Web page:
Lent invites us to slow down to the pace of God’s love so we can experience it in a deeper way.


When Jesus discusses fasting in the Sermon on the Mount, He says, “When you fast…” (Matt. 6:16), not “If you fast…” For Jesus, fasting was a vital aspect of life with God.

During Jesus’ 40-day fast in the wilderness, Satan tempted Him to turn stones into bread. Jesus came back with Scripture: “People shall not live by bread alone but by every word that comes from God’s mouth.”

These aren’t just poetic words. They are true. While fasting from food, Jesus was feasting on God’s Word and His presence, and it empowered Him!

One of the best definitions of fasting I have seen comes from the folks at Gravity Leadership: “Fasting is a way to place ourselves in the way of grace by withdrawing our reliance on earthly things so that we can feast on God’s presence and power.” A fast is a way of intentionally “becoming weak” so we can know and experience God’s strength in our lives (2 Cor. 12:9-10).

Fasting can be done at any time, but many people choose to do an extended fast during the season of Lent, as a way of drawing near to God.

Some ideas for ways to fast:

  • Choose a day a week to skip two or three meals.
  • Fast from foods associated with “feasting”: chocolate, desserts, caffeine, alcohol, etc.
  • Fast from media or entertainment: social media, TV, video games, etc.
  • Give up listening to music or podcasts in the car.
  • Have “phone-free” family nights.
  • Fast from habits and comforts: shopping, following sports, looking in the mirror, makeup, parking in a spot close to the store, finding the shortest checkout line, etc.
  • Give up negativity, complaining or self-condemnation. Who knows maybe after 40 days it will become a habit?
Something important to remember: Fasting is not a way to prove yourself to God so that he will answer prayers. It is not a way to earn His love or favor. Nor is it a way to deal with habitual sin or addiction.

Also, note that Sundays aren’t included in the 40 days of Lent. You can consider Sundays as “mini Easters” leading up to Lent in which you don’t fast, but feast!


As much as Lent is inward-facing – repenting of our sin, spending personal time with God and fasting – it is also outward-facing. Almsgiving is giving money, food and resources to those in need. Generosity toward others is equally, if not more, formative than any personal act of devotion.

James 2:14 reminds us that our faith is dead without practical acts of service and care for others. Jesus identified loving God and neighbor as the most important commandments (Mark 12:29-31). Jesus also says when we feed the hungry, clothe the naked and visit those in prison, we do so for Him (Matthew 25:31-45). Lent is a season in which we intentionally seek out ways to love and serve others, especially those on the margins.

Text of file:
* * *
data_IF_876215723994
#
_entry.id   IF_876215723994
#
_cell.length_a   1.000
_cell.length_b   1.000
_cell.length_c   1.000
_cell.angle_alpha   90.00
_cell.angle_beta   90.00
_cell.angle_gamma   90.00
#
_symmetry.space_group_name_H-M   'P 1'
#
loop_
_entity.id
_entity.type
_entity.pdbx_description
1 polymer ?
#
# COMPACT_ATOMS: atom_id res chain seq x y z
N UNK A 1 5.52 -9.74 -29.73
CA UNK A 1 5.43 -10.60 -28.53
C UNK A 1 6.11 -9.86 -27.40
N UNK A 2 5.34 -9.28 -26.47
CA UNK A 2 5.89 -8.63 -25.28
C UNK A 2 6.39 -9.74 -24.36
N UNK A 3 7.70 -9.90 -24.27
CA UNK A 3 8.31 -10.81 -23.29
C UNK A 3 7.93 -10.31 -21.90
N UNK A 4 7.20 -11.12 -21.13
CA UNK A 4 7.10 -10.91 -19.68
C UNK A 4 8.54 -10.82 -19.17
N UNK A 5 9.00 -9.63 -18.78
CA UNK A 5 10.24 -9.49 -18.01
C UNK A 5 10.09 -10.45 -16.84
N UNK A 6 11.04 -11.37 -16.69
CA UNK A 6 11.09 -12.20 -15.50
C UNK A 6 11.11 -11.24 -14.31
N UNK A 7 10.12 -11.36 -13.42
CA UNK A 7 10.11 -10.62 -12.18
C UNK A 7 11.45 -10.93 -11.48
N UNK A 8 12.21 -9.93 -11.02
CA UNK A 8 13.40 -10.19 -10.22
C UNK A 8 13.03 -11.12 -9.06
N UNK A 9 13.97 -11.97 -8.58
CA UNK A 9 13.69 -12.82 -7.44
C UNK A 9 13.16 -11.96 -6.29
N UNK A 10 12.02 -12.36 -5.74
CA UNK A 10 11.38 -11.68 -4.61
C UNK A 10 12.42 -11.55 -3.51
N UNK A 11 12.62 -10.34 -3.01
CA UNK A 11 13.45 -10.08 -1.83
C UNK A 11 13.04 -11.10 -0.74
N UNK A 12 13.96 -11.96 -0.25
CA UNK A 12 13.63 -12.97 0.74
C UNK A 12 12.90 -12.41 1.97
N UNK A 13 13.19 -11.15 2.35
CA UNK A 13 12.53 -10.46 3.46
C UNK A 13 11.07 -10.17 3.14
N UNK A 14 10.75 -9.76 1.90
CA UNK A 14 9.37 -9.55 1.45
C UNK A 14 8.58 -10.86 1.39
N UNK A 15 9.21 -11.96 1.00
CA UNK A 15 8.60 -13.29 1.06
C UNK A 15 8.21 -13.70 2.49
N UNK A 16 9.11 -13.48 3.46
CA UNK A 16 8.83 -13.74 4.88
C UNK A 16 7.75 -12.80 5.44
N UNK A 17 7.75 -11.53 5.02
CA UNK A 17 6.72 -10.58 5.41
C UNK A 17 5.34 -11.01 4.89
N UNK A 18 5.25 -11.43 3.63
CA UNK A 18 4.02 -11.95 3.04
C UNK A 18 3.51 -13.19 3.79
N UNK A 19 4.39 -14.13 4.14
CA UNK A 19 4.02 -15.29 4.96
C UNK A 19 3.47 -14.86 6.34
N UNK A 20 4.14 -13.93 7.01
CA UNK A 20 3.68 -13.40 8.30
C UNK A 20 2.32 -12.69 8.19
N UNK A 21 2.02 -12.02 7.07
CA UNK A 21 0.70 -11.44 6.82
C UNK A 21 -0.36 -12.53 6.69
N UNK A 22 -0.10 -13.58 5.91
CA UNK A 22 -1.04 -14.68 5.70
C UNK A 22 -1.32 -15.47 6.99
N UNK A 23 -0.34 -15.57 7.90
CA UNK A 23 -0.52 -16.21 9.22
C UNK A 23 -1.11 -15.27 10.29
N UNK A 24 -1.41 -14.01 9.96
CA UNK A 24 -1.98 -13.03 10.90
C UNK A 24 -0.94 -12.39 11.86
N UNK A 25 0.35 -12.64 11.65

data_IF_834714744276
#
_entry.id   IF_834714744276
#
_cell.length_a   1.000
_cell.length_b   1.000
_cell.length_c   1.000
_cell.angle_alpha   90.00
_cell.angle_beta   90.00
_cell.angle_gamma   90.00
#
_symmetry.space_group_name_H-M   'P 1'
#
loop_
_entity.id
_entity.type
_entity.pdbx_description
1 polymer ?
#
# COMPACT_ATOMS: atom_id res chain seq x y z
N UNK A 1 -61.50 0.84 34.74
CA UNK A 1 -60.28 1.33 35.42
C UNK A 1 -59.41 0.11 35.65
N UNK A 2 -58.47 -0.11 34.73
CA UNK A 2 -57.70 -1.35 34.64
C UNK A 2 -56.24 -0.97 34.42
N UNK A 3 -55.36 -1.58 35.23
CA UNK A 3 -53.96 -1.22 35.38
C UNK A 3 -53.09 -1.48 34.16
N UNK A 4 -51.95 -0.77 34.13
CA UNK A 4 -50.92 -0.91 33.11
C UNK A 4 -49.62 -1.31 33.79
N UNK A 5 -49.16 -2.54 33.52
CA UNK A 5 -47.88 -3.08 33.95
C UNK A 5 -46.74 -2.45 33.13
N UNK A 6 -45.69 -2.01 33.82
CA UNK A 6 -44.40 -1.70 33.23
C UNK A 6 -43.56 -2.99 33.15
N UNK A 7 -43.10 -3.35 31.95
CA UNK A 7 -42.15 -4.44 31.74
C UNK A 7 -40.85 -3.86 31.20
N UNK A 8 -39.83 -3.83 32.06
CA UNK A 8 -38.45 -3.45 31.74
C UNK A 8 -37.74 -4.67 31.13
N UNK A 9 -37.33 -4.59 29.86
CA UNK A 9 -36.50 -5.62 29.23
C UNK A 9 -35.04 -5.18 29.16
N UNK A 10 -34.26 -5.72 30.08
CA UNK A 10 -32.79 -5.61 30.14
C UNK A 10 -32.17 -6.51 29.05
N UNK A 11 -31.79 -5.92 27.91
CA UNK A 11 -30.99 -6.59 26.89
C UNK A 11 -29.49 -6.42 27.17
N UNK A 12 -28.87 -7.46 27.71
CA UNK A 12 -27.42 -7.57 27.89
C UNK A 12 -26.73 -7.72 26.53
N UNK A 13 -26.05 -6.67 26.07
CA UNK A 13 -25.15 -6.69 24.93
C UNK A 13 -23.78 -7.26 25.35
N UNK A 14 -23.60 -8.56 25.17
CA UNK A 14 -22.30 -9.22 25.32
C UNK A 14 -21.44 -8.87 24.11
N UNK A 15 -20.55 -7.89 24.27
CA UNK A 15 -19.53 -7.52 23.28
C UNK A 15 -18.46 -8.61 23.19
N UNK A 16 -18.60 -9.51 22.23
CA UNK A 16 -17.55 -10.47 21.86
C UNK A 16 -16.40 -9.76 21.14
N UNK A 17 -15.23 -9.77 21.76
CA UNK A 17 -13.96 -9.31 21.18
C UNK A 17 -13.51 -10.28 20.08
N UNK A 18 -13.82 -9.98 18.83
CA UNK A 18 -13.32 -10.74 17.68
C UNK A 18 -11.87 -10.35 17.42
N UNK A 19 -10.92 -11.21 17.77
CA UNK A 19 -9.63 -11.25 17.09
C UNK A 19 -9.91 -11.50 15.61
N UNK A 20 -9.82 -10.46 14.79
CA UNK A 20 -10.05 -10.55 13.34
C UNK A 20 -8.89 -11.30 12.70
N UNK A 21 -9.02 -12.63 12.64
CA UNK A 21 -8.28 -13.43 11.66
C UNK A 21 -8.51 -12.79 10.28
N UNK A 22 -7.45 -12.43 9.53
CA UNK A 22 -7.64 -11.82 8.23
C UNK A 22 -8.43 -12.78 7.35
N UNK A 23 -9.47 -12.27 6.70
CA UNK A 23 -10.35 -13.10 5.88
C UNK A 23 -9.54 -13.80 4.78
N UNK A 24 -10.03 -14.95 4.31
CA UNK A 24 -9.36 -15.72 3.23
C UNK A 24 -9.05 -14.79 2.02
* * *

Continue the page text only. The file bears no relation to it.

Here are some practical ideas for almsgiving:
  • Donate to the DCV food pantry or serve at the pantry on a Monday night.
  • Save whatever money you would have spent on the thing you are fasting from (coffee, alcohol, sweets) and donate to a local nonprofit serving those in need. Or give a gift to a neighbor in need.
  • Think about the people in your neighborhood. Is anyone in need? How can you help in a practical way (lawn care, house projects, etc.)?
  • Do you know anyone who is feeling lonely? Invite them over for dinner.
  • Practice random acts of kindness, but do it anonymously. Pay for someone behind you in the drive-through, leave a gift on someone’s doorstep, write a handwritten letter of encouragement to someone.
  • Write a letter to someone in prison. If you don’t know someone incarcerated, consider getting involved with Crossroads Prison Ministries.

An Invitation
I encourage you to ask God how He might be inviting you to lean into Lent. Don’t embrace any of these practices out of a sense of obligation or guilt. Lent isn’t meant to be burdensome religious tasks but intentionally moving toward God in relationship. However you choose to observe Lent, God is with you and giving you grace for the journey!